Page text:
Ditte Andersen of Odense University Hospital and the University of Southern Denmark and colleagues attempted to replicate a reported regeneration of mouse hearts without success according to the researcher’s report in the April 3, 2014, edition of the journal Stem Cell Reports.
A previous study in 2011 supposedly demonstrated that regeneration of the mammalian heart was possible. The researchers in this study removed the lower 10 percent of the heart of neonatal mice that were one day old. The mice regenerated the removed heart muscle. The concept was that an innate but temporary enzymatic or hormonal system could be responsible for the regeneration of hearts in mammals but the capacity was lost after seven days.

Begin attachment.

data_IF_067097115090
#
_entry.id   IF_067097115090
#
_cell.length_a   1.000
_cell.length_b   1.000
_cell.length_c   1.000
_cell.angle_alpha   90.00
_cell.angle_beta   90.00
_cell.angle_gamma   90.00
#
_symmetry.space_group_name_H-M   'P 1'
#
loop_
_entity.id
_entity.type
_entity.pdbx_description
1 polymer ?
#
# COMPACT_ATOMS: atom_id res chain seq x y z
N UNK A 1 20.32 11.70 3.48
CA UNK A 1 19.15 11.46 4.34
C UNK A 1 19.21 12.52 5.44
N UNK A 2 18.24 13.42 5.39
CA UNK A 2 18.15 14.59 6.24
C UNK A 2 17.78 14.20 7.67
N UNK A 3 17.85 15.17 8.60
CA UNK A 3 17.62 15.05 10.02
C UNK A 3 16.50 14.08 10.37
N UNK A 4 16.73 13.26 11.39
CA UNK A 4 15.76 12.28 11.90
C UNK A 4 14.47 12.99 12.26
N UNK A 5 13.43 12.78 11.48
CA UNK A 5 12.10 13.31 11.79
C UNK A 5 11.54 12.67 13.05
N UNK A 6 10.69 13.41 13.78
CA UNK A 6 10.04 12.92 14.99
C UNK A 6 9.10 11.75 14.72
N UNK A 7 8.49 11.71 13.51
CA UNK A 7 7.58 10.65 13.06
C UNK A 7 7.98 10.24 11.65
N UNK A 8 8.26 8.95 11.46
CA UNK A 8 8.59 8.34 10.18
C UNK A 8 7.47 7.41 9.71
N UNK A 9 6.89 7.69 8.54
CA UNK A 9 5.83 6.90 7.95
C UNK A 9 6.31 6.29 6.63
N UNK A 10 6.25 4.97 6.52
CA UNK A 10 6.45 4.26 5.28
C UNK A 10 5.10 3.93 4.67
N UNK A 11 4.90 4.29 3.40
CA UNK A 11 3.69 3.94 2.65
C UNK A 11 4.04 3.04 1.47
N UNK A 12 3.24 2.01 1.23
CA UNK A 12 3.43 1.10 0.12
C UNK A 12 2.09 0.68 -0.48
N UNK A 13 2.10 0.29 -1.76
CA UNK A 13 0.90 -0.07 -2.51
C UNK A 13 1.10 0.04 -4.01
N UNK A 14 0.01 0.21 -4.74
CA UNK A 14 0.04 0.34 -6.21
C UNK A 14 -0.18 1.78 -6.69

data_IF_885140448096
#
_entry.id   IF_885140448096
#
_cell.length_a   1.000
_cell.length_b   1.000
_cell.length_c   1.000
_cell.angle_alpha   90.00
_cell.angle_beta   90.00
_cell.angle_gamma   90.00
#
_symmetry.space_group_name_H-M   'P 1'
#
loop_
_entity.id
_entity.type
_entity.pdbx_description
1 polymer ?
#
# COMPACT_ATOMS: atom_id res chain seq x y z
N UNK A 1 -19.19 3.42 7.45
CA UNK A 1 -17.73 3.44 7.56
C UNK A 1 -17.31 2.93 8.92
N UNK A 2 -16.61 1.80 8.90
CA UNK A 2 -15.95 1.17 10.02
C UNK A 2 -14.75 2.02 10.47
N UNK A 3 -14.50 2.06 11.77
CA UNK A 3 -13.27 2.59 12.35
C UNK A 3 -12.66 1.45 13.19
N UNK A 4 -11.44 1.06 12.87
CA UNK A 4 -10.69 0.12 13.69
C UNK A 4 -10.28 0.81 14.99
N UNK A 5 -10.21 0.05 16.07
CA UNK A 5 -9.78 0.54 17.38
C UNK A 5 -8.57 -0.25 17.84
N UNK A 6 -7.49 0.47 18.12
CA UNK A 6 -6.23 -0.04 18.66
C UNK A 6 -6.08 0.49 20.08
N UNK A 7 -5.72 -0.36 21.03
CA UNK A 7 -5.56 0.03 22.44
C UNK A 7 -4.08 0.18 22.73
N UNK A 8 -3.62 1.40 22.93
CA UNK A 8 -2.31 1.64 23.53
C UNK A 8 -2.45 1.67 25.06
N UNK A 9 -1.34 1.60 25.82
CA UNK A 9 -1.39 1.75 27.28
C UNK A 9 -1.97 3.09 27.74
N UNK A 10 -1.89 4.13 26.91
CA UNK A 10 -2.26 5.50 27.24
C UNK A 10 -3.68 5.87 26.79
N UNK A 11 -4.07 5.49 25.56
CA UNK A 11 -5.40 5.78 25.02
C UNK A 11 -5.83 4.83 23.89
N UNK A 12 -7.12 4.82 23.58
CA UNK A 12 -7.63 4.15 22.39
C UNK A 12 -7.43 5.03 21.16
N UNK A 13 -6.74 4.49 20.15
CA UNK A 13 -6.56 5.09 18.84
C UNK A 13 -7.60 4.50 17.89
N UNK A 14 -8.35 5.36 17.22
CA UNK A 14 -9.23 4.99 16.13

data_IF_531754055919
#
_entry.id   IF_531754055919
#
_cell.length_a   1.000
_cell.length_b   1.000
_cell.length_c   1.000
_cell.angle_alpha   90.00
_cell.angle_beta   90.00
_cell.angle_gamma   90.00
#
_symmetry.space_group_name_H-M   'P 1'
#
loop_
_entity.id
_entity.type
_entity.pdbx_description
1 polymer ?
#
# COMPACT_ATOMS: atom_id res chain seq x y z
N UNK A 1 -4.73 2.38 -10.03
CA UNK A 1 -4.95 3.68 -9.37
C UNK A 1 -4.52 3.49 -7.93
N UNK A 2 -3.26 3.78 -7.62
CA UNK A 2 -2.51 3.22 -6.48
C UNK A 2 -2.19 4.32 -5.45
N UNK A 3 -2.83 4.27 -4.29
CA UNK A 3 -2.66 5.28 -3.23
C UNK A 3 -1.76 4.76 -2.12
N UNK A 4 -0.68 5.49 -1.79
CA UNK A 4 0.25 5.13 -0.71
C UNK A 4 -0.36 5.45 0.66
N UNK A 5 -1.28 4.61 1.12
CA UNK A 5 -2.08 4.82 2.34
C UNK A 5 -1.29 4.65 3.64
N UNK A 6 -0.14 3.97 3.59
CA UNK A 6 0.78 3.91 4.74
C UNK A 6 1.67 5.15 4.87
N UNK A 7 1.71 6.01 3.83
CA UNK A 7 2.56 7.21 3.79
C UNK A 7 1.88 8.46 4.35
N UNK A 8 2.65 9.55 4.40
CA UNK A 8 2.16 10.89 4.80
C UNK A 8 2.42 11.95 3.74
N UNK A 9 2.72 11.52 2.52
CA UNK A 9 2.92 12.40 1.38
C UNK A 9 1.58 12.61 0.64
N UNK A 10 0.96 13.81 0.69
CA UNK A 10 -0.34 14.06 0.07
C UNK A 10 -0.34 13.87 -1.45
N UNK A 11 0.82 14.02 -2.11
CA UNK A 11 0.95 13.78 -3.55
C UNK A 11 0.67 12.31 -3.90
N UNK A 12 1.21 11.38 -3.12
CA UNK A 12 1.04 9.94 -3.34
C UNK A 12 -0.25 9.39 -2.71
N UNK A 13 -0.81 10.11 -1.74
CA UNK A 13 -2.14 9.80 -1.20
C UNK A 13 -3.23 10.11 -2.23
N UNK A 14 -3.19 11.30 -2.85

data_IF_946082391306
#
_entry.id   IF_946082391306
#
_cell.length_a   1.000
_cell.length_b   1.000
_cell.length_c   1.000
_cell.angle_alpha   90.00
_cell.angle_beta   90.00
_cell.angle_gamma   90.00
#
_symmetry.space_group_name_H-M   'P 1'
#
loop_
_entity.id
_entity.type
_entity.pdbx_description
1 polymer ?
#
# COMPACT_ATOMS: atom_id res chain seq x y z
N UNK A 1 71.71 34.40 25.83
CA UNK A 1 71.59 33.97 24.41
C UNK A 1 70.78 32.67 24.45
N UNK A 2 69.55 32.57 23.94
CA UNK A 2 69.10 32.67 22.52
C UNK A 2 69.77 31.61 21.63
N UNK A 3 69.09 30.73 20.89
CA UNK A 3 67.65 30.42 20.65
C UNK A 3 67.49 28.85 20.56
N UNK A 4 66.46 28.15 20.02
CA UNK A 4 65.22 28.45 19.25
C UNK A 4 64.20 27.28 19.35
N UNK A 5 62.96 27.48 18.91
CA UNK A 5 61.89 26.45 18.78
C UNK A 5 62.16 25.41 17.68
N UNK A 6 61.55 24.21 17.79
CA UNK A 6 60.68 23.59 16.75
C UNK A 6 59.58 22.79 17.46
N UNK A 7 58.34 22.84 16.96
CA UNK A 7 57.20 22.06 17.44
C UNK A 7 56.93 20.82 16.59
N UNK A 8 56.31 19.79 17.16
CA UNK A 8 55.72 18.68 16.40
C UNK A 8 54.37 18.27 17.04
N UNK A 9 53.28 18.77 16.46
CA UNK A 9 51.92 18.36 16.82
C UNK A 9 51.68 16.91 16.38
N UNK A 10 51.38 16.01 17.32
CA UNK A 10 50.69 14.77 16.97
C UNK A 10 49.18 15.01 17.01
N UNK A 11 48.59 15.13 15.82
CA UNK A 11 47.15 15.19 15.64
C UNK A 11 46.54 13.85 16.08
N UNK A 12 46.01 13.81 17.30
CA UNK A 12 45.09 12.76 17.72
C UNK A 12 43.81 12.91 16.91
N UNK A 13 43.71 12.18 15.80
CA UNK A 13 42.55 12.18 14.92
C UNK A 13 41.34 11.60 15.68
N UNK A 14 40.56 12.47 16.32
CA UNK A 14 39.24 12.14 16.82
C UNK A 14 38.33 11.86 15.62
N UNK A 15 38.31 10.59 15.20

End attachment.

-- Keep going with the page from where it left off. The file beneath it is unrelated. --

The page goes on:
Andersen and colleagues replicated the original 2011 study parameters exactly and found no heart regeneration was seen. The mouse hearts that had the apex removed were smaller, weighed less, formed scar tissue, had more fat, and produced no evidence of regeneration.
The goal of regeneration of heart tissue in part or in total is an ambitious goal and necessary because heart disease is the number one cause of death in the world,
Andersen’s work does not dismiss the potential for producing regeneration of heart tissue in mammals. The research does emphasize the need for replication of work that has such profound implications for human health prior to publication.